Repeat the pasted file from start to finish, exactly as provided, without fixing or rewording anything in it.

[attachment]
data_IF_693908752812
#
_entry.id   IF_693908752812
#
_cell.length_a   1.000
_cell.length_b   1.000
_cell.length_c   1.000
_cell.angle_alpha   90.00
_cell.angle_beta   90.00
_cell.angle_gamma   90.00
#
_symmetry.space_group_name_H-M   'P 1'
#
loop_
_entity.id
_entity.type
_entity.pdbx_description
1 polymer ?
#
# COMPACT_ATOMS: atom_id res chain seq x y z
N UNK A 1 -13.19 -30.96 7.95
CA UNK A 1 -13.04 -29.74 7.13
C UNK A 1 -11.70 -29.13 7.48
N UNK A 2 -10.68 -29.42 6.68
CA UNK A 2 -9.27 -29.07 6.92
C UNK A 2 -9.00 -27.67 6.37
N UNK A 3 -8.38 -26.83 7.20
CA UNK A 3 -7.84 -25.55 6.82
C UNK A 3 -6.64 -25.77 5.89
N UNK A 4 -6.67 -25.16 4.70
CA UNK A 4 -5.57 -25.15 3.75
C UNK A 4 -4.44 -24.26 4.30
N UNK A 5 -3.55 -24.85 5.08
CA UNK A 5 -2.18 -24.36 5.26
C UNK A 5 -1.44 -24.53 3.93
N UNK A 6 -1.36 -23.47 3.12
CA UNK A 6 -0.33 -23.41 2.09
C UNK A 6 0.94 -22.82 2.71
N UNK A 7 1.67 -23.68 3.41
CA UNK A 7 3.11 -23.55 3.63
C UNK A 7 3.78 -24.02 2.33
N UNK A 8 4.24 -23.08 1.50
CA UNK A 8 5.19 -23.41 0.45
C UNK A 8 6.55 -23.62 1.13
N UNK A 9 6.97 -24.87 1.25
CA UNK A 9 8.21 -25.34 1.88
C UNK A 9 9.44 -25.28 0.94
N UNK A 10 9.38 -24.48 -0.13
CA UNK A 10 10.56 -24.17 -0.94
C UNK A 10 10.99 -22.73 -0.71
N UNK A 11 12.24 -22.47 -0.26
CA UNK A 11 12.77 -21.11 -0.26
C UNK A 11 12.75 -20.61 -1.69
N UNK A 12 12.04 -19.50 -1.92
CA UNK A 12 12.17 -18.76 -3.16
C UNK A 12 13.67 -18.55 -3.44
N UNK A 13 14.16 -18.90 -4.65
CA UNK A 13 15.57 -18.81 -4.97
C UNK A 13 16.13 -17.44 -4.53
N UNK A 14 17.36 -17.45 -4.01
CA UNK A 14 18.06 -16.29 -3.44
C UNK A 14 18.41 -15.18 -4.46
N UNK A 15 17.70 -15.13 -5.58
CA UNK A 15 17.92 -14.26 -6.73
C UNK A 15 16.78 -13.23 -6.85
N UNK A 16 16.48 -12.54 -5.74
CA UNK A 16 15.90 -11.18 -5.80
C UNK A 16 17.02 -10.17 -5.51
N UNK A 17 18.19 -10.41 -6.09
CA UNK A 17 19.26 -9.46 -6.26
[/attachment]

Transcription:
data_IF_693908752812
#
_entry.id   IF_693908752812
#
_cell.length_a   1.000
_cell.length_b   1.000
_cell.length_c   1.000
_cell.angle_alpha   90.00
_cell.angle_beta   90.00
_cell.angle_gamma   90.00
#
_symmetry.space_group_name_H-M   'P 1'
#
loop_
_entity.id
_entity.type
_entity.pdbx_description
1 polymer ?
#
# COMPACT_ATOMS: atom_id res chain seq x y z
N UNK A 1 -13.19 -30.96 7.95
CA UNK A 1 -13.04 -29.74 7.13
C UNK A 1 -11.70 -29.13 7.48
N UNK A 2 -10.68 -29.42 6.68
CA UNK A 2 -9.27 -29.07 6.92
C UNK A 2 -9.00 -27.67 6.37
N UNK A 3 -8.38 -26.83 7.20
CA UNK A 3 -7.84 -25.55 6.82
C UNK A 3 -6.64 -25.77 5.89
N UNK A 4 -6.67 -25.16 4.70
CA UNK A 4 -5.57 -25.15 3.75
C UNK A 4 -4.44 -24.26 4.30
N UNK A 5 -3.55 -24.85 5.08
CA UNK A 5 -2.18 -24.36 5.26
C UNK A 5 -1.44 -24.53 3.93
N UNK A 6 -1.36 -23.47 3.12
CA UNK A 6 -0.33 -23.41 2.09
C UNK A 6 0.94 -22.82 2.71
N UNK A 7 1.67 -23.68 3.41
CA UNK A 7 3.11 -23.55 3.63
C UNK A 7 3.78 -24.02 2.33
N UNK A 8 4.24 -23.08 1.50
CA UNK A 8 5.19 -23.41 0.45
C UNK A 8 6.55 -23.62 1.13
N UNK A 9 6.97 -24.87 1.25
CA UNK A 9 8.21 -25.34 1.88
C UNK A 9 9.44 -25.28 0.94
N UNK A 10 9.38 -24.48 -0.13
CA UNK A 10 10.56 -24.17 -0.94
C UNK A 10 10.99 -22.73 -0.71
N UNK A 11 12.24 -22.47 -0.26
CA UNK A 11 12.77 -21.11 -0.26
C UNK A 11 12.75 -20.61 -1.69
N UNK A 12 12.04 -19.50 -1.92
CA UNK A 12 12.17 -18.76 -3.16
C UNK A 12 13.67 -18.55 -3.44
N UNK A 13 14.16 -18.90 -4.65
CA UNK A 13 15.57 -18.81 -4.97
C UNK A 13 16.13 -17.44 -4.53
N UNK A 14 17.36 -17.45 -4.01
CA UNK A 14 18.06 -16.29 -3.44
C UNK A 14 18.41 -15.18 -4.46
N UNK A 15 17.70 -15.13 -5.58
CA UNK A 15 17.92 -14.26 -6.73
C UNK A 15 16.78 -13.23 -6.85
N UNK A 16 16.48 -12.54 -5.74
CA UNK A 16 15.90 -11.18 -5.80
C UNK A 16 17.02 -10.17 -5.51
N UNK A 17 18.19 -10.41 -6.09
CA UNK A 17 19.26 -9.46 -6.26